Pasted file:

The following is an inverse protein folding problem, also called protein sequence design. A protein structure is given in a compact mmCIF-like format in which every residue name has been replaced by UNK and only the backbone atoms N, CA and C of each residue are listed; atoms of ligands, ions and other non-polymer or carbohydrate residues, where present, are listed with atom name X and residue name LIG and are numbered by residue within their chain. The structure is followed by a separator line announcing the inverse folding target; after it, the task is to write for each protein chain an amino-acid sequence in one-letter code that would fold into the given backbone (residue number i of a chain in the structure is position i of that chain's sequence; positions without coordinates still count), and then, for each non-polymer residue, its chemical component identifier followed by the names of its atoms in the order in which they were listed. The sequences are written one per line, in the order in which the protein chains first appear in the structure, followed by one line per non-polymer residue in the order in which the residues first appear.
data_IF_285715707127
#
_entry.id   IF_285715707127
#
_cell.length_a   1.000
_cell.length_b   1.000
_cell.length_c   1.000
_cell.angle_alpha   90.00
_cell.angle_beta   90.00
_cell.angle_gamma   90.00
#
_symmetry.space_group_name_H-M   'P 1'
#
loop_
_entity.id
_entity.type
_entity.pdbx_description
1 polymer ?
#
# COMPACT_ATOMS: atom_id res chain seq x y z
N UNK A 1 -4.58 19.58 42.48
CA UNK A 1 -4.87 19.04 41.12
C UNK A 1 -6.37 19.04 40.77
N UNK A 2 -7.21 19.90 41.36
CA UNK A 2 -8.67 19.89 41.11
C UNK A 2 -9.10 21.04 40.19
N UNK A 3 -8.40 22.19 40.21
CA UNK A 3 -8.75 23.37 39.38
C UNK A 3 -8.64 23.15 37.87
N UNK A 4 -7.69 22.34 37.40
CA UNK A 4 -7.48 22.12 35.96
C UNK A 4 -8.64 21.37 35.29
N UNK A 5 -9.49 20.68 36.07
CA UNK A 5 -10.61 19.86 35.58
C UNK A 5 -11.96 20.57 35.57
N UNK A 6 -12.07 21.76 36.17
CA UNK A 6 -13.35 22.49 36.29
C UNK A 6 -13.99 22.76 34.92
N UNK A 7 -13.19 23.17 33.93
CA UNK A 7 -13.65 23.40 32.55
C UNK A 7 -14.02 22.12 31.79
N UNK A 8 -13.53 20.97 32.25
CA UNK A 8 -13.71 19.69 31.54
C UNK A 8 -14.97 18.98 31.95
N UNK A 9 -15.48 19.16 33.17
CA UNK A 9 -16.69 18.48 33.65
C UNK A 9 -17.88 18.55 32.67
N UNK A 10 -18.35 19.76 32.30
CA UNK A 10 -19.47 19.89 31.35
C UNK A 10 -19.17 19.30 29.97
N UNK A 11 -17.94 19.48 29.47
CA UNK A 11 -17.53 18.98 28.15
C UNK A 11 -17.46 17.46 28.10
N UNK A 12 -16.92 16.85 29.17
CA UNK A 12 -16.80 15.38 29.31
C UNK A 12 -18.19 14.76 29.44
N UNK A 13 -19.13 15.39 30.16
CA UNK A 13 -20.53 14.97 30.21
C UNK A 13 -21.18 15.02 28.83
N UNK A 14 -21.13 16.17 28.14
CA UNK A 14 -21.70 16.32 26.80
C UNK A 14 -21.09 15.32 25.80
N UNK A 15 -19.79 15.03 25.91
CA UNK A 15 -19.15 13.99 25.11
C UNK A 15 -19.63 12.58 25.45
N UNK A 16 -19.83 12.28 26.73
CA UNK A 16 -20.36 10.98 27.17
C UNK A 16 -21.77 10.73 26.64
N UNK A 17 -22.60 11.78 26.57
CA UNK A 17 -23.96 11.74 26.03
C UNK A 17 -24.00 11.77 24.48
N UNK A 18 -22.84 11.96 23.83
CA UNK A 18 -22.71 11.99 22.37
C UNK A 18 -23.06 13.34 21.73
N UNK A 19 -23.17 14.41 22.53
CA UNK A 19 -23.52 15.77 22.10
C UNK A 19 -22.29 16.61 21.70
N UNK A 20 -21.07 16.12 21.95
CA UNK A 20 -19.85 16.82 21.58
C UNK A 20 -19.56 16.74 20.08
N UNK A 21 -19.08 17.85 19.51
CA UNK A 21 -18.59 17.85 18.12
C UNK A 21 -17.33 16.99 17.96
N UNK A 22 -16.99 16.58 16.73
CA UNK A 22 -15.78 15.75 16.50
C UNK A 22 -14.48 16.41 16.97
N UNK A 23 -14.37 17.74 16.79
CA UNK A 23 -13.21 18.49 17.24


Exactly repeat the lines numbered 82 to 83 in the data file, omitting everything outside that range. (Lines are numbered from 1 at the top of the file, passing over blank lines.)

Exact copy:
N UNK A 21 -19.08 17.85 19.51
CA UNK A 21 -18.59 17.85 18.12